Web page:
A B.C. man says surgeons removed more than six feet of his small intestine due to a massive blood clot caused by the AstraZeneca vaccine.
In a Facebook post, Shaun Mulldoon, 41, said he first felt stomach pains 10 days after his shot and was hospitalized for vaccine-induced immune thrombotic thrombocytopenia (VITT) one week later.
“Seventeen days after my vaccine, (I) ended up going into emergency surgery to remove over six feet of my small intestine. I had a massive blood clot,” said Mulldoon, who lives in the Fraser Health region.
He had a second surgery two days after his first where doctors removed even more of his small intestine.
“I really wish they had let us know what ‘worst-case scenario’ might look like,” Mulldoon said.
It’s B.C.’s second case of VITT this month. A woman in her 40s is recovering after being hospitalized for a clot last week in the Vancouver Coastal Health region.
“For some reason, in some people, the vaccine seems to stimulate an immune response that develops antibodies against our platelets. This causes a type of clotting that is different from other types of blood clots. … It is a very challenging one to treat,” said Dr. Bonnie Henry, B.C.’s provincial health officer.
Henry said anyone who develops VITT symptoms, which include persistent and severe headaches, pains in the chest or abdomen, swelling or redness in limbs and shortness of breath, within 28 days of receiving the vaccine should contact their health-care provider or call 811.
“Recognizing the symptoms and getting treatment early is important,” she said.
A week following his surgery, Mulldoon remains hospitalized and is listed in stable condition.
“My surgeon told me it was very close,” he said. “If you get (AstraZeneca) and do not feel 100 per cent get yourself to emergency immediately.”
There have been 28 suspected cases of VITT and four deaths associated with the 2.3 million doses of AstraZeneca vaccine that have been administered in Canada.
British Columbia has delivered 272,537 jabs of the AstraZeneca vaccine.
The Health Ministry plans to limit its remaining supply of the AstraZeneca for second doses only, but Henry suggested Thursday that those who received a first dose of AstraZeneca may have the option to receive a jab of either the Pfizer or Moderna vaccines when it comes time for a second dose.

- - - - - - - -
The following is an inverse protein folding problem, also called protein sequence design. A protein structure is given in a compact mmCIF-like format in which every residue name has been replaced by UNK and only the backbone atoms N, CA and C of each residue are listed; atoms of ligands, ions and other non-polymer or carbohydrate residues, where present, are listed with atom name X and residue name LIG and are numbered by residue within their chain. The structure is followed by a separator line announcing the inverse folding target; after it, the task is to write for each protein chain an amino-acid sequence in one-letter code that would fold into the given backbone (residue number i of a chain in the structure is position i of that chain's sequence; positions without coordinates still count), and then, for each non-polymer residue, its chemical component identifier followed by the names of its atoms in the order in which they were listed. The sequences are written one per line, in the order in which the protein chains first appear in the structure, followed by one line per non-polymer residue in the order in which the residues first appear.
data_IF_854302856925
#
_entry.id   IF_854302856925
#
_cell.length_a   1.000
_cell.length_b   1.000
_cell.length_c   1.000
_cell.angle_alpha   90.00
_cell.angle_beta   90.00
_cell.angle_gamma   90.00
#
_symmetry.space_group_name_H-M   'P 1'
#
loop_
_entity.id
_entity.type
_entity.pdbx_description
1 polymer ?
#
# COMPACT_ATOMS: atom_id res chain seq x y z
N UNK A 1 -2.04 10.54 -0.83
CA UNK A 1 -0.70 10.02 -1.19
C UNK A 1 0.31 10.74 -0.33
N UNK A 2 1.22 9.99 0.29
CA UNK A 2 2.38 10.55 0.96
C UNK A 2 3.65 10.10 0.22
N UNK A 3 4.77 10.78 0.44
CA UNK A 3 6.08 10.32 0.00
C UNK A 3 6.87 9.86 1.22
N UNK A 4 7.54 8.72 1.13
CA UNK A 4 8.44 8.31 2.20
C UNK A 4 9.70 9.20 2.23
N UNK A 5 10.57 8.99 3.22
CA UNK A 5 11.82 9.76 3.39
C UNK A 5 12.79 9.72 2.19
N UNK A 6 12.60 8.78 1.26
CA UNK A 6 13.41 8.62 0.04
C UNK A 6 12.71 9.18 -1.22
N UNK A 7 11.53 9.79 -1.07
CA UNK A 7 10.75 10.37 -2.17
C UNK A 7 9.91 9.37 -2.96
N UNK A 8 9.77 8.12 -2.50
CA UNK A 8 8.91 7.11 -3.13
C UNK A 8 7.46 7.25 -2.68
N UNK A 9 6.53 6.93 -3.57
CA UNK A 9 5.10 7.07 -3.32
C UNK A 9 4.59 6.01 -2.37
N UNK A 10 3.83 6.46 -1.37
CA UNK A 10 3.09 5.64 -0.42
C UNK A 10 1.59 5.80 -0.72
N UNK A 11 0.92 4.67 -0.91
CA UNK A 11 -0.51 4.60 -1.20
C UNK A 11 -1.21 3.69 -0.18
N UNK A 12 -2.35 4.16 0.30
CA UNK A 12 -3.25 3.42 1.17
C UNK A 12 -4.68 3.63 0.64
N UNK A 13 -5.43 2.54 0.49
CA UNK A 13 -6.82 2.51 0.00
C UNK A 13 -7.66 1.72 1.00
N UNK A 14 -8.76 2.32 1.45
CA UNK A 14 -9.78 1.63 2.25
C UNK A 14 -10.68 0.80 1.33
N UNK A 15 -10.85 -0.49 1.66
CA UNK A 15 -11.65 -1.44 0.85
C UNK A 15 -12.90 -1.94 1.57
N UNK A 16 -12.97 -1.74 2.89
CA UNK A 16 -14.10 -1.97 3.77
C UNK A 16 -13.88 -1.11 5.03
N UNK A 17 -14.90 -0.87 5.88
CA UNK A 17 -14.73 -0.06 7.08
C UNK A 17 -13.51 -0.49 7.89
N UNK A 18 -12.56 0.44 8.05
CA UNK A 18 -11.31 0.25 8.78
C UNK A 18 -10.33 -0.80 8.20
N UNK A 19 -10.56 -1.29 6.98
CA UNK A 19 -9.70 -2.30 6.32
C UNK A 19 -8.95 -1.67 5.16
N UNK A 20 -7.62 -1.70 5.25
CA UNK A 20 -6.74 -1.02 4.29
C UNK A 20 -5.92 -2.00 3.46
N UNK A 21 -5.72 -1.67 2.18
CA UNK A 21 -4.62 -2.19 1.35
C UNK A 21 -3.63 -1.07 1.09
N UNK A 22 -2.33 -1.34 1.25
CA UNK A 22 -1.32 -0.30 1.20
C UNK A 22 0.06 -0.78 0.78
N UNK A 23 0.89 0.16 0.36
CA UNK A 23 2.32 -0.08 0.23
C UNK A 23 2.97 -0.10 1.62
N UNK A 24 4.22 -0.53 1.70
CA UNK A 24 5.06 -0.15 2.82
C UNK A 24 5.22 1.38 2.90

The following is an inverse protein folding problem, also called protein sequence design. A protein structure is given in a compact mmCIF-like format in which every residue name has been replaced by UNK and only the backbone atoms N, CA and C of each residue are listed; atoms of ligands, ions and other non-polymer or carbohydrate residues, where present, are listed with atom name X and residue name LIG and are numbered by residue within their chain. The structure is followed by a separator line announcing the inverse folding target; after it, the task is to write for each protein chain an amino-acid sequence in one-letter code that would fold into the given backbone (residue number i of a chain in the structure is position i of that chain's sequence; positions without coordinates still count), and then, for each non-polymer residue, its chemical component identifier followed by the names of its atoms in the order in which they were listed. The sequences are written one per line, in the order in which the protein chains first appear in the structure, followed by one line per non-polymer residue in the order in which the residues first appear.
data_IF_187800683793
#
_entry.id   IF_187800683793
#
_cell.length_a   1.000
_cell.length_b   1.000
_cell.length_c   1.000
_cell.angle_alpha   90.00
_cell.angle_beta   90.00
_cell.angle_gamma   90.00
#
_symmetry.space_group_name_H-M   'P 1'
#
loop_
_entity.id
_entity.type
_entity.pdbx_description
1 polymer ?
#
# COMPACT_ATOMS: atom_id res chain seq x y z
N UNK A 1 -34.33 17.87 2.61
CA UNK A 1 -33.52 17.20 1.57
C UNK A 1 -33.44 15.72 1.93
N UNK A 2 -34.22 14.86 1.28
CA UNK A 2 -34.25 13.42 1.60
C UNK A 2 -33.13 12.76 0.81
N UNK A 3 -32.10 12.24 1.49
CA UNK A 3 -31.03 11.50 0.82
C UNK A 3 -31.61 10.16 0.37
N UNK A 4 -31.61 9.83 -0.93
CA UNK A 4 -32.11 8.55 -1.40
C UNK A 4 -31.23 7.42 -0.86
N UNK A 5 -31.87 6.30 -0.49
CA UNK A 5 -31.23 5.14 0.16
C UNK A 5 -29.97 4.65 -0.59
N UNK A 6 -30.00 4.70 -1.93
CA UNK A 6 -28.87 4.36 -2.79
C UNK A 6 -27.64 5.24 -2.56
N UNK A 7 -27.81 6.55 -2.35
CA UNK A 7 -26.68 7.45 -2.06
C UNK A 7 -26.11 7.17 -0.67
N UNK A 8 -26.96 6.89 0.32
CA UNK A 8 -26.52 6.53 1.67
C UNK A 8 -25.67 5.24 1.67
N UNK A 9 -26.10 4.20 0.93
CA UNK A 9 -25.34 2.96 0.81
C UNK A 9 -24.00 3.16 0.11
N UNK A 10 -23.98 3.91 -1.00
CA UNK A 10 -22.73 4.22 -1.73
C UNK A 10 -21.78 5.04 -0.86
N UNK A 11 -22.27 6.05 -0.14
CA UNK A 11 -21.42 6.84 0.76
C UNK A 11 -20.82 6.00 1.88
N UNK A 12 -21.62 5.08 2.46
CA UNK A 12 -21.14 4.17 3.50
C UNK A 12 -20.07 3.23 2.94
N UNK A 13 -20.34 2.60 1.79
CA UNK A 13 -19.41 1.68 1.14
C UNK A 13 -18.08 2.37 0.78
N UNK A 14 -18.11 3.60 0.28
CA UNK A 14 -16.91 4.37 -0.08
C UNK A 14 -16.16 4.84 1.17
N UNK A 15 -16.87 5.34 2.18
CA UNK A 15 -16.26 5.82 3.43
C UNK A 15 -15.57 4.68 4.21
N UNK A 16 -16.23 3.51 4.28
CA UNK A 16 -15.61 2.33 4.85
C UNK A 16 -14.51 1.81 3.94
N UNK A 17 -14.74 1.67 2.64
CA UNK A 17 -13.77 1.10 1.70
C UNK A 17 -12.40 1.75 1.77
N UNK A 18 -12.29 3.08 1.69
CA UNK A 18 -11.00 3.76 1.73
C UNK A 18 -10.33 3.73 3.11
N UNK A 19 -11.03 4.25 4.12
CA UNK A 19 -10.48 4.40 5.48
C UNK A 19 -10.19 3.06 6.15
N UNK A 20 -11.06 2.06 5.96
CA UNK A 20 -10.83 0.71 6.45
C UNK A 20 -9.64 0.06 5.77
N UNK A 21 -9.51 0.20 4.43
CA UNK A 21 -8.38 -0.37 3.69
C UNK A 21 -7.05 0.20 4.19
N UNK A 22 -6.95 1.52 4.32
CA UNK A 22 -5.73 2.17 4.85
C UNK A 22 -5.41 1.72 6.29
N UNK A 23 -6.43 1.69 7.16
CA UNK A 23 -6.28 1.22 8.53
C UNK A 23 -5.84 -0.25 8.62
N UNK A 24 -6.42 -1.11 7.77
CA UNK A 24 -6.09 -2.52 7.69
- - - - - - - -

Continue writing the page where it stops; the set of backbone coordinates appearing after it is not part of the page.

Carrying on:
“We will continue to ensure we have sufficient (AstraZeneca) supply for Dose 2 for everybody who’s received AstraZeneca, and we’ll continue to follow the data on studies around the world that will help us understand which is the best option for people,” said Henry.
“It’s my expectation that people who have received AstraZeneca so far will have a choice — once we know more about taking Pfizer or Moderna as a second dose.”
B.C. health officials reported 587 new cases of COVID-19 on Thursday along with five additional deaths from the respiratory disease.
There have been a total of 137,810 cases and 1,632 COVID-19 related deaths in B.C. since the start of the pandemic. Henry said 30 British Columbians have died despite receiving a vaccine, including four who were fully vaccinated with two doses.
Of the more than 79,000 cases of COVID-19 that have been reported in B.C. since Dec. 27, when the province began its immunization program, there have been 1,340 individuals who became infected after receiving their first dose of vaccine and 120 people who developed the disease after getting a second dose.
More than 2.3 million doses of vaccine have been administered so far and more than half of all eligible adults in B.C. have received at least one dose. Just 2.8 per cent of the eligible population have had the necessary second dose.
Beginning Sunday, every B.C. adult aged 18 and older will be able to book a vaccination appointment.
Health Minister Adrian Dix urged everyone who was born in 2003 or earlier to register for the vaccination process as soon as possible. Registration can be completed online at gov.bc.ca/getvaccinated, by telephone through a provincial call centre at 1-833-838-2323 (between 7 a.m. and 7 p.m.) or in person at the nearest Service B.C. location.